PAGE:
Released: 6 Oct 1999
by Gen. Michael E. Ryan
Air Force chief of staff
WASHINGTON (AFPN) -- NATO and the United States completed a victorious air campaign in Yugoslavia. As in Desert Storm almost a decade earlier, the conditions for victory were set because we owned the sky -- we had air superiority. Air superiority is not just control of an enemy's aircraft; it is domination of all an enemy's air capabilities -- command and control, communications, radar, surface-to-air missiles, airfields, munitions and infrastructure. Air superiority is the state of military air affairs that provides freedom from attack and freedom to attack, not just for air forces, but for land and naval forces as well.
In Desert Storm, the conditions were set by air superiority for land forces to succeed in fewer than 100 hours. In Kosovo, conditions were set for victory without having to use land forces in battle. Not since early World War II have American fighting forces been subjected to intense aerial attack. In the early 1970s, we began producing the F-15 aircraft to ensure air superiority for all our forces. That was more than a quarter of a century ago, and the F-15 is wearing out -- both physically and technologically.
Plus, there are aircraft being produced today that match or exceed the F-15's capability. And they are for sale worldwide to potential adversaries. In the recent Balkan conflict, we lost two aircraft to 1970s' generation surface-to-air missiles. One of the aircraft lost was an F-117 -- our first generation of stealth aircraft.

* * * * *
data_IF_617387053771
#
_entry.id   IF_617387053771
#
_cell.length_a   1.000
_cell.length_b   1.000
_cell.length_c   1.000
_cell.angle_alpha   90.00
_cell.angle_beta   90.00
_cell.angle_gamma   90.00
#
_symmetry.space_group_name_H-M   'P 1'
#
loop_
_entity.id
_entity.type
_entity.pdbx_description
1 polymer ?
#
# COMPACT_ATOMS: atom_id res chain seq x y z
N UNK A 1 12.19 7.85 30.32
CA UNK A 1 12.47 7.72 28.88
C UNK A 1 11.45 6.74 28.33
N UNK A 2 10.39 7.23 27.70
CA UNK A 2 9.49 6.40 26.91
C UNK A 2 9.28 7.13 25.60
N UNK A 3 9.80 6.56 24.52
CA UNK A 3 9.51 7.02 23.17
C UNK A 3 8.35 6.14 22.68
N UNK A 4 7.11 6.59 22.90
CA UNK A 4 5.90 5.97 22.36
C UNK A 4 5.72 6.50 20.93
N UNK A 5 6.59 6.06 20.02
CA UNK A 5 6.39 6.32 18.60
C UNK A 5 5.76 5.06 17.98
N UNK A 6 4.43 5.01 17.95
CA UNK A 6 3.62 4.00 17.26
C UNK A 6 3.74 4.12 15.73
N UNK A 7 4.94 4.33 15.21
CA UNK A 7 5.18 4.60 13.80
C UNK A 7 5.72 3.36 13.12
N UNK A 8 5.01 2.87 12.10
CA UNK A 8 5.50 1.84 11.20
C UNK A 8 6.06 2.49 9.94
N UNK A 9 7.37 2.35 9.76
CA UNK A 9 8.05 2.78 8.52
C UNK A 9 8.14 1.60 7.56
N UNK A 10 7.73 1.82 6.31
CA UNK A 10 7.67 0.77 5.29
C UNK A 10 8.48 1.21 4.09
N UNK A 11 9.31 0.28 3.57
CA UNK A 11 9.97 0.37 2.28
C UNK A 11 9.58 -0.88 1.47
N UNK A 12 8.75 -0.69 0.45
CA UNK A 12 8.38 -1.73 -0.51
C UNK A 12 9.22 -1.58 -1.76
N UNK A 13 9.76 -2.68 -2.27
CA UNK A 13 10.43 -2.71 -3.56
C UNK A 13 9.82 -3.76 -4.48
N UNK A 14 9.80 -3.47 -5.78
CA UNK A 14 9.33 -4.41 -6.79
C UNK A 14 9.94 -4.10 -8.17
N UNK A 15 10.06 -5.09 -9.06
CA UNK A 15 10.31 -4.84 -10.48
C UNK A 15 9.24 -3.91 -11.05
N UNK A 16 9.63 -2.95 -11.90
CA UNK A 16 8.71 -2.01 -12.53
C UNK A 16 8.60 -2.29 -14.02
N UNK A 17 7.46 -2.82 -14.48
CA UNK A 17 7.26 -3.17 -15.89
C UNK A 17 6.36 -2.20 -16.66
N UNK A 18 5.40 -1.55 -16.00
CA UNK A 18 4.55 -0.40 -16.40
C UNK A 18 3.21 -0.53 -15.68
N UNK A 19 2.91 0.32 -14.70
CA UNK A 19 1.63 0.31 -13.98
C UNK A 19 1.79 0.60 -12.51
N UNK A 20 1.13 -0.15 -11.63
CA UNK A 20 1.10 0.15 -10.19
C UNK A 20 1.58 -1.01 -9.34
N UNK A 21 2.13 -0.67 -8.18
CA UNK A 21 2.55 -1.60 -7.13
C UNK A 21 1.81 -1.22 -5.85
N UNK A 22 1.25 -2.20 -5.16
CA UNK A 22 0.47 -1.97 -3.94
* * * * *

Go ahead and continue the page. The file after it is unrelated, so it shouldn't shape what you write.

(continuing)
Additionally, a whole new generation of surface-to-air missiles is for sale worldwide. These weapons pose a serious threat to all of our current conventional aircraft. The one aircraft capable of dealing with these serious challenges to future air superiority is the F-22 Raptor. The F-22 employs the latest stealth technology and can cruise at supersonic speed and attack critical ground targets and aircraft deep in dangerous territory. Neither a retread F-15 nor the economy-class Joint Strike Fighter are sufficient to that task.
That's why the Air Force has diligently designed and tested this aircraft. In fact, when compared to the F-15, F-16 and F-18, the F-22 has already completed more flight-test time than any of the other three aircraft at their production decision points. The F-22 has spent almost twice as long in development as the F-18, and three times as long as the F-15, giving us valuable time to properly design the aircraft. This careful planning and execution has paid off; the F-22 has passed its tests with flying colors and is ready for production.
That's why it was such a surprise when the House Appropriations subcommittee summarily removed production funding for the F-22. Secretary of Defense William S. Cohen has called the F-22 "the cornerstone of our nation's air power in the 21st century."
In our nation's conflicts, we will be asked to lead the fight into the heart of the enemy's air defenses, to ensure air superiority for our soldiers, sailors, Marines and Air Force personnel. We will be asked to own the sky; we should not ask our aviators to do it with anything but first-rate equipment. That's the F-22 Raptor.
(Editor's note: The above commentary first appeared (with a
different headline) in the Los Angeles Times Oct. 1. Reprinted
with permission of the Los Angeles Times.)